Novelist J. K. Rowling seems to have created a dense, multi-layered narrative with these stories. I say "seems," because I've never read the books, and because the films are beginning to feel like Cliff notes for longer works. Important details blow past as if in a gale force wind while the broad strokes of the wizarding tournament fill most of the running time (for some reason, the contest seems to take up the whole school year, despite having a mere three events). What sounds to be an important revelation regarding Professor Snape, for example, is a detail that a good blink could render invisible. One of Voldemort's servants is named as "Wormtail," whereas in the last film he was "Peter Pettigrew." The filmmakers appear content to assume the viewer has previously read the book and doesn't need this explained. Because of this, and the ever-lengthening source novels, I forsee trouble for upcoming films in the series. With more and more characters and relationships being introduced in each new chapter, will the audience who only knows the world of Harry Potter via the movie versions have any clue what is happening by the time the end is reached?

Goblet of Fire walks a line between what is entertaining for this film unto itself and what is good for the series as a whole, and errs a bit on the side of caution; the plot proper doesn't really arrive until almost the very end. In the broader context, the rest is largely killing time, though in the noble pursuit of fleshing out the characters. While not plot-centric by any means, the Yule Ball is one of the film's most entertaining sequences. The principals are teenagers now, which the film acknowledges with glee; indeed, Ron's comment regarding the visiting girls' school students, "You know I like it when they walk," is probably the best bit of dialogue in the film. The tone has matured with the characters, and gone are the days when one could exit one of these films feeling that everything had been put right. But the slickly-oiled mechanism and overall cleverness of Prisoner of Azkaban is diminished here, and the film's big last-act twist feels somewhat recycled. If the filmmakers don't want to significantly lengthen future installments, they're going to have to become rather masterful at making scenes multi-task in information dispensing, or else run the risk of piling unweildy narrative debts on future films. We want to care what happens to everyone in the end, but we'd quite like to be able to follow why it happens, as well.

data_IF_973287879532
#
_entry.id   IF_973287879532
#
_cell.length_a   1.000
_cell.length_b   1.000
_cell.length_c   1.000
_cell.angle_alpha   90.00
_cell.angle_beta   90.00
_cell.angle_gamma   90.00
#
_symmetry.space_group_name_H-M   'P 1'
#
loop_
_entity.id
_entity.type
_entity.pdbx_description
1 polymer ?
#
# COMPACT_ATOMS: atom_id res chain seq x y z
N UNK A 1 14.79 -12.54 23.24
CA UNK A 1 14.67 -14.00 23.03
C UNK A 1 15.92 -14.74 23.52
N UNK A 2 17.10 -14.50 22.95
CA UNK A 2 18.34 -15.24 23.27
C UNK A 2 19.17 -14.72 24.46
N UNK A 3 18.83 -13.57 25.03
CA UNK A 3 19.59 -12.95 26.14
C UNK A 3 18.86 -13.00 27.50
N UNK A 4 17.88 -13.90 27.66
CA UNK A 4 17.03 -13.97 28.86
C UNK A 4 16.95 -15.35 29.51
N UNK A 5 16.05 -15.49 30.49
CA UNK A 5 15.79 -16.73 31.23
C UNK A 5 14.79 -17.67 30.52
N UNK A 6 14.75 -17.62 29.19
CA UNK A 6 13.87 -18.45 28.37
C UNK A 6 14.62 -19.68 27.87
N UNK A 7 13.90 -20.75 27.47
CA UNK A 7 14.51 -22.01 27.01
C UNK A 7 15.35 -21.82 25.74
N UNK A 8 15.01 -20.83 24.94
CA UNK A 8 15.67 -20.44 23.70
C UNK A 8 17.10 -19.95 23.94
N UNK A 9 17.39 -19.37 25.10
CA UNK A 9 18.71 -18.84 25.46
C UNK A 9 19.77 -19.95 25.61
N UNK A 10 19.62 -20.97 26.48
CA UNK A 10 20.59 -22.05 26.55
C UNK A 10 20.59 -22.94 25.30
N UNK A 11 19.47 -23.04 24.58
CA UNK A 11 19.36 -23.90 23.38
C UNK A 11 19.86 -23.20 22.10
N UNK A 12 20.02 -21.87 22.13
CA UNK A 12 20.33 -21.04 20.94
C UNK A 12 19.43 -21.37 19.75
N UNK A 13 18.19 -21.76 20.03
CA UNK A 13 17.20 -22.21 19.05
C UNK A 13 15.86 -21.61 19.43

-review by Matt Murray